California Schools for Marketing
There are 20 accredited marketing schools in California, not counting Stanford and UC. If you can’t afford (or can’t get into) Stanford – the top business school in the state – here are two others to consider:
1. University of California Berkeley (UC Berkeley) (http://www.haas.berkeley.edu/)
Ranked #7 in “Best Business Schools” by U.S. News & World Report in 2013, UC’s Haas School of Business has developed an undergraduate Bachelor of Science in business (marketing is a core part of the coursework, but not a major), a part-time and full-time MBA with an emphasis in marketing (ranked in the top ten, nationally), and a doctorate.
Haas is known as a feeder for California’s knowledge economy. Network World named Berkeley the #1 university for producing U.S. tech industry CEOs, including MBA alumnus Paul Otellini of Intel. In 2011, LinkedIn ranked it the fourth most entrepreneurial business school.
2. Santa Clara University (SCU) (http://www.scu.edu/business/marketing/)
SCU is a private Jesuit university near Silicon Valley. SCU’s Leavey School of Business reached #101 on U.S. News & World Report’s 2013 rankings and offers a Bachelor of Science in Commerce with a major in marketing (and a minor in retail), along with an MBA in marketing.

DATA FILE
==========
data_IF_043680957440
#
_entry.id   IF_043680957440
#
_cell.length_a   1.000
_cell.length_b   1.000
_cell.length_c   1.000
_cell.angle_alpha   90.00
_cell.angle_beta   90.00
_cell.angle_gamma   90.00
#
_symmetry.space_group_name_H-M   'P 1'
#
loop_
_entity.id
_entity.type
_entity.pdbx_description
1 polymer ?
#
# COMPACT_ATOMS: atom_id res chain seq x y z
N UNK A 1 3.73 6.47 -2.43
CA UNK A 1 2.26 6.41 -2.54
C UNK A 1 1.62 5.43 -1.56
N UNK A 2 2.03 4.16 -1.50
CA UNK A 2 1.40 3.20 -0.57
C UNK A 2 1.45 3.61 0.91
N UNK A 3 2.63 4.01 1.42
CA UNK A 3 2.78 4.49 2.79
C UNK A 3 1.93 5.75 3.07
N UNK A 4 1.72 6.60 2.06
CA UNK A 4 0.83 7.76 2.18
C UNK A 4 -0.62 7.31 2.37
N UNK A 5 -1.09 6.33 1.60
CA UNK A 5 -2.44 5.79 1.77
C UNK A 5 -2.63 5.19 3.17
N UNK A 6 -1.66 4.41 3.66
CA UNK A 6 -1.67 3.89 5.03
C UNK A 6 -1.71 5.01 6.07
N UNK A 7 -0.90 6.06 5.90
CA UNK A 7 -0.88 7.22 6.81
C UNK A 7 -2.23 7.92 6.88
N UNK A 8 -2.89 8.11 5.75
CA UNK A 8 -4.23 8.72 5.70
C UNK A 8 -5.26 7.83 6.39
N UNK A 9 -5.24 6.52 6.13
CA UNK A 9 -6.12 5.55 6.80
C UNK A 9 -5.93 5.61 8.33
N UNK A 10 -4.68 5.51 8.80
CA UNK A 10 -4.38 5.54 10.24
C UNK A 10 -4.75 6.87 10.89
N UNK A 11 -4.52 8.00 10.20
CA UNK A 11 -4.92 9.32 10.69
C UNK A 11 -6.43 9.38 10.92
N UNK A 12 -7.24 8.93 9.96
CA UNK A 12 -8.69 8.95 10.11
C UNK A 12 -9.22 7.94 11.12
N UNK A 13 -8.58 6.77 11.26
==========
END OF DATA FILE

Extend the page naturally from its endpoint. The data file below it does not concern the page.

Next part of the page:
If you’d like to focus on retail, SCU’s Retail Management Institute (RMI) also offers internships, management development programs and opportunities for networking.
Professional Marketing Organizations in California
The land of milk and honey is awash with California marketing organizations. In addition to organizing networking and informal social events, many clubs provide members with education and employment opportunities.
- AAF Chapters (http://www.aaf.org/): List of fourteen California chapters of the American Advertising Federation
- AMA Chapters (https://www.ama.org/Pages/FindChapter.aspx): List of seven California chapters of the American Marketing Association
- DMANC (http://www.dmanc.org/): Direct Marketing Association of Northern California
- PMANC (http://pmanc.org/index.php): Promotional Marketing Association of Northern California